Red-tape protest moves closer

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The Independent Online
THE biggest teaching union will decide this week whether to ballot on a campaign to boycott classroom bureaucracy, writes Judith Judd.

A survey by the National Union of Teachers found that teachers complained about bulk photocopying to remedy book shortages, copying out lists, chasing up absent or late children and time-wasting preparation for inspections.

Anger among teachers about paperwork and red tape is growing.

Leaders of the National Association of Schoolmasters Union of Women Teachers have already decided to ballot members over red tape as part of their campaign to let teachers teach.

Members of the Association of Teachers and Lecturers will vote at their Easter conference on a motion calling for strike action, if necessary, to reduce the stress on primary teachers.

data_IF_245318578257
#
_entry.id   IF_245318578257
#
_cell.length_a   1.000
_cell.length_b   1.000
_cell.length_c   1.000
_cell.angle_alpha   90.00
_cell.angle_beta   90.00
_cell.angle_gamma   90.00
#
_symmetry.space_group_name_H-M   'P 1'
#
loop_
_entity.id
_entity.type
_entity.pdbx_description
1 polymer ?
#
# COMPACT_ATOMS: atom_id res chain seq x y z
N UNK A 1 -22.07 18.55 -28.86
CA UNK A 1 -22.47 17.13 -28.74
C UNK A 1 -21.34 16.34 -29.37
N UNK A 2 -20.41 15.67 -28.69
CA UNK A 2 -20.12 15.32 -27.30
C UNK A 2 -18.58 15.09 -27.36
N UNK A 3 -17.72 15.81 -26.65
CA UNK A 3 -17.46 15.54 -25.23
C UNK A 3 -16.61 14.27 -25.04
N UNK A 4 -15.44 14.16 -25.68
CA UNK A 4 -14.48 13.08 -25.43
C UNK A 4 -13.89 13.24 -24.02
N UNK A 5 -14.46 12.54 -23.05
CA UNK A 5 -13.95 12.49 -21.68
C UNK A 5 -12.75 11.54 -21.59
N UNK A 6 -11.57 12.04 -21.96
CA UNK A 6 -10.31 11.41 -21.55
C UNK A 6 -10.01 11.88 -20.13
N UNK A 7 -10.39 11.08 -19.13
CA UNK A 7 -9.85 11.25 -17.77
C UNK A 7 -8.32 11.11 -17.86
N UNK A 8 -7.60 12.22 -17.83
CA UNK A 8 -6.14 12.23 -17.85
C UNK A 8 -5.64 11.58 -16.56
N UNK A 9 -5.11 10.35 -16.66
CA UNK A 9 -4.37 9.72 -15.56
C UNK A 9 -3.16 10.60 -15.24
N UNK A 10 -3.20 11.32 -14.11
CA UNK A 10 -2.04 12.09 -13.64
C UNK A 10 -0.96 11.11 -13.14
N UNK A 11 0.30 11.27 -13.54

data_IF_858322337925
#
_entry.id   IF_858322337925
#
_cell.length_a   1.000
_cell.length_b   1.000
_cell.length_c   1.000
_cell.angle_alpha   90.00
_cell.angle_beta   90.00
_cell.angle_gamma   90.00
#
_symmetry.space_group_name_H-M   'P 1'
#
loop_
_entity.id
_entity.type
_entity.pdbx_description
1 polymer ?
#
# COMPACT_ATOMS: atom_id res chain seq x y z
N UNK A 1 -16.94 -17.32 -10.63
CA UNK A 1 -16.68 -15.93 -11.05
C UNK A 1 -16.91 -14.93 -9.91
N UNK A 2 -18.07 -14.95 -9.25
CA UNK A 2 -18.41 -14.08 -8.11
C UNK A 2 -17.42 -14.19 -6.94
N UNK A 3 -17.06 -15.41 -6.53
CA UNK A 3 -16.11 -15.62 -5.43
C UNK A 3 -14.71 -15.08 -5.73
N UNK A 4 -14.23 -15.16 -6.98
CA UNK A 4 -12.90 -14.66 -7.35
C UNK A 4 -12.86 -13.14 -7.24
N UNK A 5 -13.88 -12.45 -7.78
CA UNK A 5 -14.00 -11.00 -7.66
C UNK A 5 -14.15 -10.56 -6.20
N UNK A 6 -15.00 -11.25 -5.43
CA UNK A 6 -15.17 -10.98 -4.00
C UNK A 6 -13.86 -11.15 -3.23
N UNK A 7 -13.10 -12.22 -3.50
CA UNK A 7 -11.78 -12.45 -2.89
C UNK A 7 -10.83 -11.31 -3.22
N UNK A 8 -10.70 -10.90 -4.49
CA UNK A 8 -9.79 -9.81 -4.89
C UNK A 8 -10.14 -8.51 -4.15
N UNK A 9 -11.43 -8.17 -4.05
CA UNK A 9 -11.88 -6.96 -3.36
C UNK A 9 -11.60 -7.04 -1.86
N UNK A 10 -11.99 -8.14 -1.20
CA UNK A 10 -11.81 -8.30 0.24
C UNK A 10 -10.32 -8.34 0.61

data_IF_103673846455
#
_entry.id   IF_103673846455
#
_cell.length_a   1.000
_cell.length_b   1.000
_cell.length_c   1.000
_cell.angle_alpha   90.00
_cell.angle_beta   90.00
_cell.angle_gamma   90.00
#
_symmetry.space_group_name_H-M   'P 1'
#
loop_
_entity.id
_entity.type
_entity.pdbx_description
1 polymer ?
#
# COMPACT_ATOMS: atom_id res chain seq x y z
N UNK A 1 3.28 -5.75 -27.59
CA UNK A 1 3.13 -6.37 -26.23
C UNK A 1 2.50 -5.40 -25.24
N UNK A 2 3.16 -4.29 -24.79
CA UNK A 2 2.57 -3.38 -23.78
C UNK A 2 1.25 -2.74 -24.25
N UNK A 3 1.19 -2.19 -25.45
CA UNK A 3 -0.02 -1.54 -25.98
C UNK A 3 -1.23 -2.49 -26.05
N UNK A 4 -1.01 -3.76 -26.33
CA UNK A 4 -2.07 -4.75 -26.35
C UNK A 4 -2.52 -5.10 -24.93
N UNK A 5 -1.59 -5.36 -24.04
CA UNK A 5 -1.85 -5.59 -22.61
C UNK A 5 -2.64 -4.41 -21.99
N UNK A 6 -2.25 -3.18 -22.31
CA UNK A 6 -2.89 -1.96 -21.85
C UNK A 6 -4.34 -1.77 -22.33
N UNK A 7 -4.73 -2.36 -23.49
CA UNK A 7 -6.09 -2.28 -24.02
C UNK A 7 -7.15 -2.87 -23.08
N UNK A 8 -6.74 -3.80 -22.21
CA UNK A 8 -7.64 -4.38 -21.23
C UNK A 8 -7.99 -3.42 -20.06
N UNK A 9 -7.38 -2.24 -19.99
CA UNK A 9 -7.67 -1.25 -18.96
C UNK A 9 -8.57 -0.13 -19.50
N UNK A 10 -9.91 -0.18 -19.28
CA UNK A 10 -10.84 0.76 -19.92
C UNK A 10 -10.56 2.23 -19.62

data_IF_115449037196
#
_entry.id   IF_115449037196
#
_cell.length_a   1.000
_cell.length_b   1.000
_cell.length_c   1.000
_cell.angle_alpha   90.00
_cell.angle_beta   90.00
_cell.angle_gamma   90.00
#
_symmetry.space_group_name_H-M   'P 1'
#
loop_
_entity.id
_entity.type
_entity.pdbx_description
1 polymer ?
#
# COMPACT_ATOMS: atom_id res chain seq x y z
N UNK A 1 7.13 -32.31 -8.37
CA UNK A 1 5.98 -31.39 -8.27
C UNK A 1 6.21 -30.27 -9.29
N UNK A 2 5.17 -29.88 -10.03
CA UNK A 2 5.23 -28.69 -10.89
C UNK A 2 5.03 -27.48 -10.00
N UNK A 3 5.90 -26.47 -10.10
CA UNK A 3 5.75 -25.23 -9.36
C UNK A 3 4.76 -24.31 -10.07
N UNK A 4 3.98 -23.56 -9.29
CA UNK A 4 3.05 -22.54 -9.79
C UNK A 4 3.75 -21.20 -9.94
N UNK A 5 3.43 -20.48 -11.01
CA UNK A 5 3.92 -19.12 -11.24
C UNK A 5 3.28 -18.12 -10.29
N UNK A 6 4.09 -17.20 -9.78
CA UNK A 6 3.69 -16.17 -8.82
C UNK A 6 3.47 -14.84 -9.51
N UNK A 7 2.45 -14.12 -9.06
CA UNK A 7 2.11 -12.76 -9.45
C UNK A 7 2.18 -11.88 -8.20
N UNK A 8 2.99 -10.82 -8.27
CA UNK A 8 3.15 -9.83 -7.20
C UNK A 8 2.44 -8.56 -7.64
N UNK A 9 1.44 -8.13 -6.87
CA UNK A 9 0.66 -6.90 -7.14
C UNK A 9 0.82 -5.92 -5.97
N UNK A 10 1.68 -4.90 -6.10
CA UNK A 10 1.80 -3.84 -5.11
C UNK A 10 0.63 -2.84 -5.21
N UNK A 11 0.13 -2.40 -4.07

Recommendations from a government working party on red tape have failed to end the profession's frustration over the bureaucratic burden on schools.

The NUT is expected to decide this week on a ballot which could lead to a boycott of some paperwork.

Doug McAvoy, its general secretary, said: "The profession has always been clear in its attitude to non-teaching duties. If they support teaching and learning, the hours spent are worthwhile - but must be within acceptable limits.

"What teachers detest most is the ever-growing list of tasks and the hours they consume which contribute nothing to their pupils' development and the quality o their teaching."

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